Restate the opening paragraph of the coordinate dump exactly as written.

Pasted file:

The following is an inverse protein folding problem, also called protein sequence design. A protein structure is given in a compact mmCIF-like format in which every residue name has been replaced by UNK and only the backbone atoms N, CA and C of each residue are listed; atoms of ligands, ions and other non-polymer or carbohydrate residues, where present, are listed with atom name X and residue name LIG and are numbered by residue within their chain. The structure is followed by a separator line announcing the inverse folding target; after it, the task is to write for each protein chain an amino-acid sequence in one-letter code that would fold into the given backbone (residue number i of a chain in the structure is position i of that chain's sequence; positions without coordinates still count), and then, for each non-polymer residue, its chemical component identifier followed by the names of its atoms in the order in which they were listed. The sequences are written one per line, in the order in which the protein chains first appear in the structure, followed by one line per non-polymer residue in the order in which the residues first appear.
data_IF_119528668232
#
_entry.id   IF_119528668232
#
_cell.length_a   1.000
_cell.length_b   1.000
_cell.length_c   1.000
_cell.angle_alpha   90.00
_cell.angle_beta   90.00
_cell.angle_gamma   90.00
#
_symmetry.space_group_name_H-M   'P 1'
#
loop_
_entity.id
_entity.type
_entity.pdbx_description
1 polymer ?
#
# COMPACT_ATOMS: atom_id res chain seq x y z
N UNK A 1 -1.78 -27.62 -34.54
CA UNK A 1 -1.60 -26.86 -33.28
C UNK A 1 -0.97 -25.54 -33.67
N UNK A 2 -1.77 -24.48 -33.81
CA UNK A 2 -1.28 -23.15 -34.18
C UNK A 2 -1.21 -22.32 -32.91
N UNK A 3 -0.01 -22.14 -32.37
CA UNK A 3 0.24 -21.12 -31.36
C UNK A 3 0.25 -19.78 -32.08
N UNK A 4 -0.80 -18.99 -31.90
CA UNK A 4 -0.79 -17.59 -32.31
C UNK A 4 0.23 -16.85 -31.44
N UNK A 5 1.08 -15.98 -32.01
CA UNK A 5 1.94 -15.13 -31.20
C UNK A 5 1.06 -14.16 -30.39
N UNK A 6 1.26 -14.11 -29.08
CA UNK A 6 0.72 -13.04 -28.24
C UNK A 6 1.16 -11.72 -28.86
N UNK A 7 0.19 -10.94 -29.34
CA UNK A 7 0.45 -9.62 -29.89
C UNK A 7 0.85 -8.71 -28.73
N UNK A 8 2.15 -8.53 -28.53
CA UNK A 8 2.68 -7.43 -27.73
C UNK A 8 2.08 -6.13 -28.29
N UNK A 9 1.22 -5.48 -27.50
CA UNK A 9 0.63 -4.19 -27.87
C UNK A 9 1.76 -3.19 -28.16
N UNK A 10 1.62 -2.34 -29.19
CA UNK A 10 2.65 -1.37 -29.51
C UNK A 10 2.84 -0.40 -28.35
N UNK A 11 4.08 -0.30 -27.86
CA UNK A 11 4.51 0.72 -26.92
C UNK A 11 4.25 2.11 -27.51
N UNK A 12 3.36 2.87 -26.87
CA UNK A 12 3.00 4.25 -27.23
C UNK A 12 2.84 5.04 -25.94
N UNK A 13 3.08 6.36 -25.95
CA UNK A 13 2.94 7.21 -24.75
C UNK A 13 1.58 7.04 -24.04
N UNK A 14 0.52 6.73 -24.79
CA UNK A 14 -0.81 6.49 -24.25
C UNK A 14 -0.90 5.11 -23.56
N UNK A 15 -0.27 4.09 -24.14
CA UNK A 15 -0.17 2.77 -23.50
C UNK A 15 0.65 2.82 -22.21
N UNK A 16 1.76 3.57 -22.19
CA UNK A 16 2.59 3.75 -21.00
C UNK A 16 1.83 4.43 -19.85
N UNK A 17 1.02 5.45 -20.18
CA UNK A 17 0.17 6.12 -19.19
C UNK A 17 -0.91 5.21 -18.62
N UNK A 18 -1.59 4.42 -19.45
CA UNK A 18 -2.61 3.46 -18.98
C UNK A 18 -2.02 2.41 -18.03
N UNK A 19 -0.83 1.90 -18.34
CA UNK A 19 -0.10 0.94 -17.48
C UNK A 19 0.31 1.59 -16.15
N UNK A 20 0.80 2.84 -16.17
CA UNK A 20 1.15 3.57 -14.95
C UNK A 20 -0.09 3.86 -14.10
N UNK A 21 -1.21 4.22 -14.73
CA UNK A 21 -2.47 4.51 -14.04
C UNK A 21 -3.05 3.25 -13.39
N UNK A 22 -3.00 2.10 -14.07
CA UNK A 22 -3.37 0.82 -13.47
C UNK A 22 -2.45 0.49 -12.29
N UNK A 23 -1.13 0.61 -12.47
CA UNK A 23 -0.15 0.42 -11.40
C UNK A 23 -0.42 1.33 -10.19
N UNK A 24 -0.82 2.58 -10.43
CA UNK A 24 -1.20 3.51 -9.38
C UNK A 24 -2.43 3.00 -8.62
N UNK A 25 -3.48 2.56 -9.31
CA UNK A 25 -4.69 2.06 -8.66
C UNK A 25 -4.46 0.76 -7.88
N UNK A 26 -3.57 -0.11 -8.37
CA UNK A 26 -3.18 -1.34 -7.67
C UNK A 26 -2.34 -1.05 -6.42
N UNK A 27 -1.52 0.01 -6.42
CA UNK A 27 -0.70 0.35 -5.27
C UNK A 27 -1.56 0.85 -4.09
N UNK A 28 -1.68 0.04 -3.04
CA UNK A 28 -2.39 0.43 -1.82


The following is an inverse protein folding problem, also called protein sequence design. A protein structure is given in a compact mmCIF-like format in which every residue name has been replaced by UNK and only the backbone atoms N, CA and C of each residue are listed; atoms of ligands, ions and other non-polymer or carbohydrate residues, where present, are listed with atom name X and residue name LIG and are numbered by residue within their chain. The structure is followed by a separator line announcing the inverse folding target; after it, the task is to write for each protein chain an amino-acid sequence in one-letter code that would fold into the given backbone (residue number i of a chain in the structure is position i of that chain's sequence; positions without coordinates still count), and then, for each non-polymer residue, its chemical component identifier followed by the names of its atoms in the order in which they were listed. The sequences are written one per line, in the order in which the protein chains first appear in the structure, followed by one line per non-polymer residue in the order in which the residues first appear.